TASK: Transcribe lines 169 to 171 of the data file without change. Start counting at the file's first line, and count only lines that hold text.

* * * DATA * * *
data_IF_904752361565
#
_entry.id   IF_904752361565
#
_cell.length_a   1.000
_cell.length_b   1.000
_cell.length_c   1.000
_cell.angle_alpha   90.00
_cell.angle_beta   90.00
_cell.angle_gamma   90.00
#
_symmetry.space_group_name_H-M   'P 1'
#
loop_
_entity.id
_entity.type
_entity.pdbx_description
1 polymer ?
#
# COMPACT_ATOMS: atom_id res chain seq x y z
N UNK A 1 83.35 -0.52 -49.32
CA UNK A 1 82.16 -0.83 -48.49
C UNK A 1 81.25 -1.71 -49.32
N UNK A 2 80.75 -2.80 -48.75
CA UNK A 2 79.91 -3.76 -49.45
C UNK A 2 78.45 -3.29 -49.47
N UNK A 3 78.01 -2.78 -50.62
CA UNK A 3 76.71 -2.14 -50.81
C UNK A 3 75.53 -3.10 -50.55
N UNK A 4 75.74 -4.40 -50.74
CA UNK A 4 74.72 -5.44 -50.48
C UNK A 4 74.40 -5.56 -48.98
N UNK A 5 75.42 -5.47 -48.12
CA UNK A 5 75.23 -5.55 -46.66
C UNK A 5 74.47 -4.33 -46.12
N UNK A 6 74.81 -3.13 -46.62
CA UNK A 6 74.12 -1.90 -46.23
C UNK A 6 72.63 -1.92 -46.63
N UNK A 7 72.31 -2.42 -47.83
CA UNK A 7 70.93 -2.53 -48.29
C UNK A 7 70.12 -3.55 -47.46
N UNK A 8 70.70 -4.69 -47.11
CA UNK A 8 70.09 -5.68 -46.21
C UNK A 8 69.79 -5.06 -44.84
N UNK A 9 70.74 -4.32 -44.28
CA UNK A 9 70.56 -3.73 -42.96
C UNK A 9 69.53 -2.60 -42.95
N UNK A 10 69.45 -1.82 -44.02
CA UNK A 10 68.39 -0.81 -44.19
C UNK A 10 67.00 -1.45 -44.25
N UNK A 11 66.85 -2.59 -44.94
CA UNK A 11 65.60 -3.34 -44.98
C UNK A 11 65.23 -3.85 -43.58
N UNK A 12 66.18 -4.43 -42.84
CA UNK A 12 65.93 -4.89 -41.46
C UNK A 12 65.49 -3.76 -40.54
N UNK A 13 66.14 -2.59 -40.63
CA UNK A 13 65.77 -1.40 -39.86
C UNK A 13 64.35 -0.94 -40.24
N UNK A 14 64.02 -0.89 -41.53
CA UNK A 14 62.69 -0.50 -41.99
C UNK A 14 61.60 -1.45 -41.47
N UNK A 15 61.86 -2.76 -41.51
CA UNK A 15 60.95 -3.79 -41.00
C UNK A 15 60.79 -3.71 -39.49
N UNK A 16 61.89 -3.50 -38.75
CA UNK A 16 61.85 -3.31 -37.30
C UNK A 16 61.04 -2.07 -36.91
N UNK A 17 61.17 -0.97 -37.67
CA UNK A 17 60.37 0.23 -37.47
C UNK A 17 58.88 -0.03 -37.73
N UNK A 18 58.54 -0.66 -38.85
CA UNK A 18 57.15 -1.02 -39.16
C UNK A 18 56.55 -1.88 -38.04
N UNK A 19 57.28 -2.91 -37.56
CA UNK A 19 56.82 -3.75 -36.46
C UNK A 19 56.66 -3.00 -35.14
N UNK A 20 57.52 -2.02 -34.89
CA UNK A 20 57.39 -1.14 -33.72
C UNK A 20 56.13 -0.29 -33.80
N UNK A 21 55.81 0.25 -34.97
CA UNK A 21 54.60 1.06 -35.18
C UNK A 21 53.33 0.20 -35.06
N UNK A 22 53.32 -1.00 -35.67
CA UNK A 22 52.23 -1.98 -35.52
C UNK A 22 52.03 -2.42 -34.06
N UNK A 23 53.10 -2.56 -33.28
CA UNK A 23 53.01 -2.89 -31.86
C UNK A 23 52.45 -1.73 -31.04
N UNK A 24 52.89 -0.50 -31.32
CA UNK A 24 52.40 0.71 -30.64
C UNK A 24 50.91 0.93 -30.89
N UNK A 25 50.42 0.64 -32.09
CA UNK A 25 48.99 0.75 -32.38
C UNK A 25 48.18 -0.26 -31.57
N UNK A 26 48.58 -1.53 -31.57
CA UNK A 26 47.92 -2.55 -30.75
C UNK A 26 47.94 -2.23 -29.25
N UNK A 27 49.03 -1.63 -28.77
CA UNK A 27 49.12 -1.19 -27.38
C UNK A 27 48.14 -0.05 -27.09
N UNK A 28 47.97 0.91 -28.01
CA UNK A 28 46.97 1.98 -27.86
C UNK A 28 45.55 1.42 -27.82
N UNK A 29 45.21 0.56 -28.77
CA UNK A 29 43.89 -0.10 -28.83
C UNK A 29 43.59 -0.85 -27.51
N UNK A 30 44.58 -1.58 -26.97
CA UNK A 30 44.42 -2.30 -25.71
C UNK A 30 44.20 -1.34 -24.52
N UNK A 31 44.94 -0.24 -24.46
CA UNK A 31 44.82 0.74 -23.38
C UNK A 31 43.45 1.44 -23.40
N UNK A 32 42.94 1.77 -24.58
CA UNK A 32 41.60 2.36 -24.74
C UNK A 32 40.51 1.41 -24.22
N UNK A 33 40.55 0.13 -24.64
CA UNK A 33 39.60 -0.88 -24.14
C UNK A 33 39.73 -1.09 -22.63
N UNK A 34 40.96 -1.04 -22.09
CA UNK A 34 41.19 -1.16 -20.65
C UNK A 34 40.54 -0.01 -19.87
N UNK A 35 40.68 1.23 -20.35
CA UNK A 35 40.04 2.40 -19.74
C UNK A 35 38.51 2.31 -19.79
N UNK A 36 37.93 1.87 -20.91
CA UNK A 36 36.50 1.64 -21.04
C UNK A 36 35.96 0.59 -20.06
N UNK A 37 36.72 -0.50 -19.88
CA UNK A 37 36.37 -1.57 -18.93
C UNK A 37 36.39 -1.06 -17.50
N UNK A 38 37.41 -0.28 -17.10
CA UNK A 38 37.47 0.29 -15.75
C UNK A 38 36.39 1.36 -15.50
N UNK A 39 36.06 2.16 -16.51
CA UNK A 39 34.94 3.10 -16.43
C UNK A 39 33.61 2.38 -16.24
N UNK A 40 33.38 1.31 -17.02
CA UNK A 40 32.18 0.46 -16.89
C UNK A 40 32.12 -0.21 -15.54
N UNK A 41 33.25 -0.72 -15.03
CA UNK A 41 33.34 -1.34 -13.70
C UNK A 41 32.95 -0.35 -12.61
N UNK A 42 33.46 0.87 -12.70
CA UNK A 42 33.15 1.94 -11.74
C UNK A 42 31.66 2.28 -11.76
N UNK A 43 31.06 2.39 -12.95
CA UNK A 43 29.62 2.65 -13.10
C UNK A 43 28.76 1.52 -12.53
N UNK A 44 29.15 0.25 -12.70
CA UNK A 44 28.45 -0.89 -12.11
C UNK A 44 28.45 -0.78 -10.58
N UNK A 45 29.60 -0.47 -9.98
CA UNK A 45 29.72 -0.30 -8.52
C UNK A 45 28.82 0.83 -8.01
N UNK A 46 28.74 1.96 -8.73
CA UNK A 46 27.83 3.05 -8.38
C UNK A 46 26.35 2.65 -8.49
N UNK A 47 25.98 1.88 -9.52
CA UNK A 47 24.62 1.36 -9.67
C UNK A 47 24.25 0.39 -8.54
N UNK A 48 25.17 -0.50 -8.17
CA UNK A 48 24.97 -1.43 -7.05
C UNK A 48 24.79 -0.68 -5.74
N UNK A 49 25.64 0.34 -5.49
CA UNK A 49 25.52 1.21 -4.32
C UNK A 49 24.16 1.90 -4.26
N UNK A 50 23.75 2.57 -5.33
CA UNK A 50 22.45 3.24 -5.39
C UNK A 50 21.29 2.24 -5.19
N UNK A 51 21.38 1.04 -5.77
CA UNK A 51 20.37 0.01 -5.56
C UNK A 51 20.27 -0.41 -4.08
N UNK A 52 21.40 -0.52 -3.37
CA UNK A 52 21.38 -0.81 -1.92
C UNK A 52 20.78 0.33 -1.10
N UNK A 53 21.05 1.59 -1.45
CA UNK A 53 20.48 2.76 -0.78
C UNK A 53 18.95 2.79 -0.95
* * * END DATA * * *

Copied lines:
CA UNK A 50 22.45 3.24 -5.39
C UNK A 50 21.29 2.24 -5.19
N UNK A 51 21.38 1.04 -5.77